The extensive report in the highly-regarded German news weekly Der Spiegel on the German government’s growing skepticism over relations with Israel was an unpleasant reminder of the erosion of Israel’s standing with one of its most important allies. This erosion is coming at a time when the German government is headed by Chancellor Angela Merkel, one of the best friends that Israel has ever had.
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Most reports of this kind do not appear by happenstance. It can be assumed that most of the information and quotes provided for the most recent story to two reporters who are considered senior journalists at the prestigious weekly were given with the permission and authority of senior officials in Merkel’s office and from the German Foreign Ministry. The statements for direct quotation and attribution from two of the most senior members of parliament from Merkel’s party and from the party of German Foreign Minister Frank-Walter Steinmeier are much more powerful evidence of this.
Against this backdrop, the response from “senior diplomatic officials in Jerusalem” was particularly ridiculous, even Orwellian. As if day is night and night is day. As if Israelis were aliens who had just landed from another planet and had not been here over the past seven years.
Ties with Germany are outstanding, the response said. The relationship between Merkel and Prime Minister Benjamin Netanyahu is close. What is there to say? Life is like a bowl of cherries, or why even cherries? Like German custard cake, cremeschnitte.
The new consideration in the German government regarding the unconditional alliance with Israel was dismissed in Jerusalem as an effort by her opponents to flay Merkel. The Israeli reaction deemed the claims that Netanyahu was exploiting Germany’s friendship to maintain the West Bank settlement enterprise as domestic German politics. At least these Israelis didn’t try to find a creative explanation to comments that Merkel made publicly and in front of the camera that she understands why Palestinian President Mahmoud Abbas wants to turn to the United Nations Security Council to obtain a condemnation of construction activity in the settlements.
The Der Spiegel report is full of fascinating details, such as Steinmeier’s refusal to help Netanyahu head off a condemnation of the settlements by the European Union or the voices in the German Foreign Ministry calling for a reassessment of relations with Israel. As interesting as each snippet of information is, they are sort-of like the trees. What is important is the forest. The forest is the fierce crisis of confidence between Merkel and Netanyahu. A cold analysis by the chancellor with respect to everything related to a two-state solution of the conflict with the Palestinians is that there is nothing to talk about and no one to talk with in Jerusalem.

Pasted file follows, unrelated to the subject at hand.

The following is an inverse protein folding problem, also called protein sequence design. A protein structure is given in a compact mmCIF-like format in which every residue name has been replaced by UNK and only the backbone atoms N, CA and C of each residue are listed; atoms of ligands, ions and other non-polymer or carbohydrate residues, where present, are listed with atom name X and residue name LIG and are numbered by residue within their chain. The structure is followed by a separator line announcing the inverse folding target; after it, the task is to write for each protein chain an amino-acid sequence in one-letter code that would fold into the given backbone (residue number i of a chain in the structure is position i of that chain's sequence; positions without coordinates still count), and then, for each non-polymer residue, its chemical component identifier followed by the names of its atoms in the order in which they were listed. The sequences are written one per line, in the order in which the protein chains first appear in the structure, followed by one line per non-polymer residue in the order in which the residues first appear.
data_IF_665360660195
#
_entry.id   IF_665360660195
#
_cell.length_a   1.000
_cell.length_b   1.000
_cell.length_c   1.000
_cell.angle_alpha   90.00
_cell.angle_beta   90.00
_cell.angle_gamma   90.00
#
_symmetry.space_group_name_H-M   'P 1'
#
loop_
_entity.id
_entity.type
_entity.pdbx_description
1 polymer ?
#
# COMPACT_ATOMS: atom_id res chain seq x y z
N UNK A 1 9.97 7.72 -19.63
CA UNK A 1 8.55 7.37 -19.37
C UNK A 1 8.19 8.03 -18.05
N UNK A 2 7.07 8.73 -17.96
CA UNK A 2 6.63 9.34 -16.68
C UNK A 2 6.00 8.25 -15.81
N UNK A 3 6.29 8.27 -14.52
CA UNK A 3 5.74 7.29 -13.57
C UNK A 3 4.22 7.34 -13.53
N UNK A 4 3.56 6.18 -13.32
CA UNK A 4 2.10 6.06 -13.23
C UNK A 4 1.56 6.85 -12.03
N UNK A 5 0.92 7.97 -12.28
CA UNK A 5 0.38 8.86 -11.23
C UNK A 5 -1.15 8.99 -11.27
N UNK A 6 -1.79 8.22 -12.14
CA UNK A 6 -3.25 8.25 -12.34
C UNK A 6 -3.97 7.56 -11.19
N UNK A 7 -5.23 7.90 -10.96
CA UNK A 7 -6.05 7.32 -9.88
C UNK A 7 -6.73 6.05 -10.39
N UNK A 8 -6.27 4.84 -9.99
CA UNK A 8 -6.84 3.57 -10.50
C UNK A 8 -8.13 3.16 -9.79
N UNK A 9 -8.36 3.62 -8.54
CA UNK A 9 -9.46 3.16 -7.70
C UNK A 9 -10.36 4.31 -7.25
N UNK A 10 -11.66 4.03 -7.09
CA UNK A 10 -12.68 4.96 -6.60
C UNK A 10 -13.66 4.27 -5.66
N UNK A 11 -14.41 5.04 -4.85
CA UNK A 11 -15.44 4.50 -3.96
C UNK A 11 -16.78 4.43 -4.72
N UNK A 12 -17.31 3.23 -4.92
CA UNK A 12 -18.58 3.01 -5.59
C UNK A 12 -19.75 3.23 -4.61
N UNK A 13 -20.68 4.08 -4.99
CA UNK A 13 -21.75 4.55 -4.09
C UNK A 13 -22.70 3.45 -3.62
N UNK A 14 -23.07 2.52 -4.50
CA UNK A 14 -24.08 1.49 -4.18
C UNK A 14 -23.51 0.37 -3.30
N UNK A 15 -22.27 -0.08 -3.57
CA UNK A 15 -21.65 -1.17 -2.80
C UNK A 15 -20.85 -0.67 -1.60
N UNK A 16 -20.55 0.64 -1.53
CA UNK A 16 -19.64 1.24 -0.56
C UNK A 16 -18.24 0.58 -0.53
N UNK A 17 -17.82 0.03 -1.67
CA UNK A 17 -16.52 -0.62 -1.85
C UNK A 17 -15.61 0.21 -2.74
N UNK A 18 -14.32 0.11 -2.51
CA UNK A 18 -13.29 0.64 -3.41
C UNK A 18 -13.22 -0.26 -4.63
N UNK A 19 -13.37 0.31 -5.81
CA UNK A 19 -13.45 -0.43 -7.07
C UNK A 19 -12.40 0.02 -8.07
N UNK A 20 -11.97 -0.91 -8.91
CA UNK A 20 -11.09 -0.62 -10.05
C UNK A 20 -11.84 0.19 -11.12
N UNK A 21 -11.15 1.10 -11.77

Almost every sentence in the article reminds one of Israel’s situation concerning another major ally. The importance of the diplomatic and defense aid from Germany for Israel is second only to that of the United States. If we examine the erosion in relations between Israel and Germany since 2009 through today, the process is very similar to what has occurred between Israel and the U.S. administration. President Barack Obama would agreed with each and every one of Merkel’s claims against Netanyahu.
But all this is nothing new. After all, Merkel did not need to read what Transportation Minister Yisrael Katz or Science, Technology and Space Minister Ofir Akunis said against a Palestinian state over the past year in order to understand that Netanyahu is not really interested in advancing the peace process. Quite a number of articles have been published about her feelings toward Netanyahu in the past, a large number of them in this newspaper. So the question that must be asked is: Why now? What interest does the publication of the article serve at this moment?
Quite a number of senior Israeli diplomats have racked their brains over the past few days in an attempt to answer this question. None of them have a clear answer. One of the main opinions is that the article was intended to be part of the preparations for a broader diplomatic move. Such a move could be German support for the French peace initiative or the report to be released in a few weeks by the Quartet – the U.S., Russia, EU and UN – concerning the freeze in the peace process, or the encouragement of an American move on the Israel-Palestine issue that will become part of Obama’s legacy.
On the eve of the last day of the Passover holiday last week, Israel released its official response to the French initiative to hold an international peace conference. The response was released in preparation for the meeting of some 30 foreign ministers in Paris on May 30. Israel and the Palestinians will not participate at this conference. It will serve as preparation for the larger conference France wants to hold before the end of the year in order to restart the peace process.
The Israeli response included a series of diplomatic clichés. It was as close as possible to saying no without actually saying no. But in translation into normal language it was clear that Israel was rejecting the initiative. In comparison, the Palestinians have adopted the initiative with open arms.
It is hard to believe that someone in Paris of other major capitals was surprised by the response from Jerusalem. In recent years, Netanyahu has taken care to do everything to make it easier for the international community to cast him as a naysayer, and to turn Abbas – a rather serious rejectionist in his own right – into someone who cares. None of this has helped Israel’s foreign relations and international standing, but it worked extremely well in the Israeli elections – so why stop now?